First cycle
degree courses
Second cycle
degree courses
Single cycle
degree courses
School of Psychology
COGNITIVE NEUROSCIENCE AND CLINICAL NEUROPSYCHOLOGY
Course unit
ADVANCED SOCIAL PSYCHOLOGY AND SOCIAL NEUROSCIENCE
PSO2044195, A.A. 2017/18

Information concerning the students who enrolled in A.Y. 2017/18

Information on the course unit
Degree course Second cycle degree in
COGNITIVE NEUROSCIENCE AND CLINICAL NEUROPSYCHOLOGY (Ord. 2017)
PS1932, Degree course structure A.Y. 2017/18, A.Y. 2017/18
N0
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Number of ECTS credits allocated 6.0
Type of assessment Mark
Course unit English denomination ADVANCED SOCIAL PSYCHOLOGY AND SOCIAL NEUROSCIENCE
Department of reference Department of General Psychology
Mandatory attendance No
Language of instruction English
Branch PADOVA
Single Course unit The Course unit CANNOT be attended under the option Single Course unit attendance
Optional Course unit The Course unit is available ONLY for students enrolled in COGNITIVE NEUROSCIENCE AND CLINICAL NEUROPSYCHOLOGY (Ord. 2017)

Lecturers
Teacher in charge JEFFREY WADE KIESNER M-PSI/05

ECTS: details
Type Scientific-Disciplinary Sector Credits allocated
Core courses M-PSI/05 Social Psychology 6.0

Mode of delivery (when and how)
Period Second semester
Year 1st Year
Teaching method frontal

Organisation of didactics
Type of hours Credits Hours of
teaching
Hours of
Individual study
Shifts
Lecture 6.0 42 108.0 No turn

Calendar
Start of activities 26/02/2018
End of activities 01/06/2018

Syllabus
Prerequisites: Students should have taken at least one social psychology course, as well as at least one course in neuroscience and neuroscience methodology. Students should also have a good knowledge of English, as the class will be conducted in English.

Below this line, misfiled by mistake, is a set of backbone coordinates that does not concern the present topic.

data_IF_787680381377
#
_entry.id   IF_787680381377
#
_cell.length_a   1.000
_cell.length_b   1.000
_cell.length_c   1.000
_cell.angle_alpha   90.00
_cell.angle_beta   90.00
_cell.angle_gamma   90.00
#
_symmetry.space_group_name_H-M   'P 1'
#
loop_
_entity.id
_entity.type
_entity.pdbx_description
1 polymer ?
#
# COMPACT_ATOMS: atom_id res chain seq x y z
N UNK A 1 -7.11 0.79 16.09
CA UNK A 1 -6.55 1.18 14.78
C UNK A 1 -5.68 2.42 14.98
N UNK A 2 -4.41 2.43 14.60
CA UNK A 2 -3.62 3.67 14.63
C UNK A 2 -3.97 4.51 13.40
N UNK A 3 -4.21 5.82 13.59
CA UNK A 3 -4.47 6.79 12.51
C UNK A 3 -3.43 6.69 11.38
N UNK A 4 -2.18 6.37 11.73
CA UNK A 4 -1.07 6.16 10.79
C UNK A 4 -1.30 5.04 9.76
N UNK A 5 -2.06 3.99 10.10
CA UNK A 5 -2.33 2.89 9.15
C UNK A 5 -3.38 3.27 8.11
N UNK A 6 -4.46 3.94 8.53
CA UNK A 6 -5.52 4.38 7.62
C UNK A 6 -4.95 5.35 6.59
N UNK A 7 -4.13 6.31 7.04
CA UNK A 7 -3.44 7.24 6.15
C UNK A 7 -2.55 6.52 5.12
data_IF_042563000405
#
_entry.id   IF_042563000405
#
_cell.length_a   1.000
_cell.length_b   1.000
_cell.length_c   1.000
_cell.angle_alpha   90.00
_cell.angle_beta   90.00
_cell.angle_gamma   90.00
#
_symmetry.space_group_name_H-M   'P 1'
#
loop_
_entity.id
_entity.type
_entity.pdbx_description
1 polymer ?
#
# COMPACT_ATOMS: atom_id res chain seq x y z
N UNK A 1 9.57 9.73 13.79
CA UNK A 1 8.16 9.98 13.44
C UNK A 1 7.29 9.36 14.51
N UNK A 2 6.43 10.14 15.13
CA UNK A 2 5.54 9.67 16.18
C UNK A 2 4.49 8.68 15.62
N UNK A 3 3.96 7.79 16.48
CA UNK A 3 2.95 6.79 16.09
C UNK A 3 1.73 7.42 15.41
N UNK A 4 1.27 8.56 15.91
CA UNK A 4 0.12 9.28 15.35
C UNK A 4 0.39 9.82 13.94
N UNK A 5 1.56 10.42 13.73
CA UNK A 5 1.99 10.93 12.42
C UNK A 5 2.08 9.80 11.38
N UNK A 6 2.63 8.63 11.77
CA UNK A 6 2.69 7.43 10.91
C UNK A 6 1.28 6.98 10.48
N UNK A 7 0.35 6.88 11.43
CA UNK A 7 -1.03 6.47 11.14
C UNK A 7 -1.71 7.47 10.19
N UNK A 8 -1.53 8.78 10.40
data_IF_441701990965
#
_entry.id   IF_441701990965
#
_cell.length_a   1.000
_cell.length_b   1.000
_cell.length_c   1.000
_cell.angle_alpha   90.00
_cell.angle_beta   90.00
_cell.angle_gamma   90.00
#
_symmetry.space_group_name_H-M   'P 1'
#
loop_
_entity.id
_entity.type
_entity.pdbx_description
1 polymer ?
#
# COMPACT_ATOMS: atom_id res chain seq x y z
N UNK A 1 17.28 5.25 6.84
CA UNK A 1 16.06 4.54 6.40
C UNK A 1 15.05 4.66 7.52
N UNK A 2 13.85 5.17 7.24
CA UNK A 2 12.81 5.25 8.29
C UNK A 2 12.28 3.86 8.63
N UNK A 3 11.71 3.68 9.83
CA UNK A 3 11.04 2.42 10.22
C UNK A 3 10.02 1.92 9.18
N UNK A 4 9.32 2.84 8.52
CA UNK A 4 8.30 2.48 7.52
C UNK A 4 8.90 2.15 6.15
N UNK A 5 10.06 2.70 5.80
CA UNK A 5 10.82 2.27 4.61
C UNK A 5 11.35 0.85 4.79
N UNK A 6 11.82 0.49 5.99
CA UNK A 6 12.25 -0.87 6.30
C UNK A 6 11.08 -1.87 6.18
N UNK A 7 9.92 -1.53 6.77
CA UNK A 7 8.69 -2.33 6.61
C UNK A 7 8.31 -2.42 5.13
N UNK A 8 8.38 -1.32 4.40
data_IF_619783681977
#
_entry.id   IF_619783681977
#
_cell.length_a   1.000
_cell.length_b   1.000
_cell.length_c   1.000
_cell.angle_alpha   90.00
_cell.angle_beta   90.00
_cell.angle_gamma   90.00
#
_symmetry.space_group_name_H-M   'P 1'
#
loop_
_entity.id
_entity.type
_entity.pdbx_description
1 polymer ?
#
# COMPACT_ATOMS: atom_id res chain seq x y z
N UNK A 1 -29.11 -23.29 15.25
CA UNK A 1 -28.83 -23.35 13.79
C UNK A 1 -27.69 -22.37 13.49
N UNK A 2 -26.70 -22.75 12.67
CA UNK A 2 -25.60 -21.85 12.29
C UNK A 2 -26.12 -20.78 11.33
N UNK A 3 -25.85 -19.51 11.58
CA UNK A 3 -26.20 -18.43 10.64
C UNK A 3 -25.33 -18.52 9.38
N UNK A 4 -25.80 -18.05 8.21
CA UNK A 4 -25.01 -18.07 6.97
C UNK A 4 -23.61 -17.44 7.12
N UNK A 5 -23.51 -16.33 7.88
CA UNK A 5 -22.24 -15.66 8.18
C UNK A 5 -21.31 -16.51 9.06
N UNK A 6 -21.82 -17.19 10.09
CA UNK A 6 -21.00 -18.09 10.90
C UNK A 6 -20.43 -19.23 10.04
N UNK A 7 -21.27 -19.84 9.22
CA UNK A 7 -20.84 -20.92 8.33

Target skills and knowledge: Students will develop critical skills for understanding and evaluating studies in the areas of social psychology and social neuroscience. Special attention will be given to evaluating theoretical inferences derived from the specific methods and designs used in these areas of research. Students will be expected to develop a broad understanding of diverse methodologies used to study the neurologic basis of social psychology. Finally, students will be expected to understand the importance of studying both structural and neurochemical/neuroendocrine signaling pathways.
Examination methods: 33% - presentation of research articles (“Defense” of articles)
33% - presentation of research articles (“Critique” of articles)
33% - written exam
Assessment criteria: The two presentations will be evaluated on the student’s understanding of the specific study’s content, theoretical basis, methodological rigor, and the student’s critical evaluation of the study.

The written exam will focus on the student’s acquired knowledge of lecture material.
Course unit contents: During this course we will study diverse social psychological phenomena that have been examined in the context of neuroscience, with particular attention to decision-making, aggressive behavior, status, dominance, and racial bias/discrimination. In doing so we will (1) study diverse systems that are involved in the study of social neuroscience (structural/anatomical, neuroendocrinological,); (2) critically consider the methodological approaches used to study the associations between neurological systems and social behaviors/attitudes; and (3) evaluate the theoretical contributions of these approaches and studies. Students will be expected to develop critical scientific reasoning skills, in addition to a knowledge base in this area.
Planned learning activities and teaching methods: Lectures focus on theories and empirical research. Students are encouraged to participate during lectures with questions and discussion. In addition to lectures, approximately 10 hours will be dedicated to discussing research articles presented by students.
Additional notes about suggested reading: 1) Lectures/Slides
2) Articles: Packet of Articles will be made available at the first lecture.
Suggested/Not Required: Harmon-Jones, E., & Beer, J. S. (Eds.). (2009). Methods in Social Neuroscience. New York: Guilford Press.
Textbooks (and optional supplementary readings)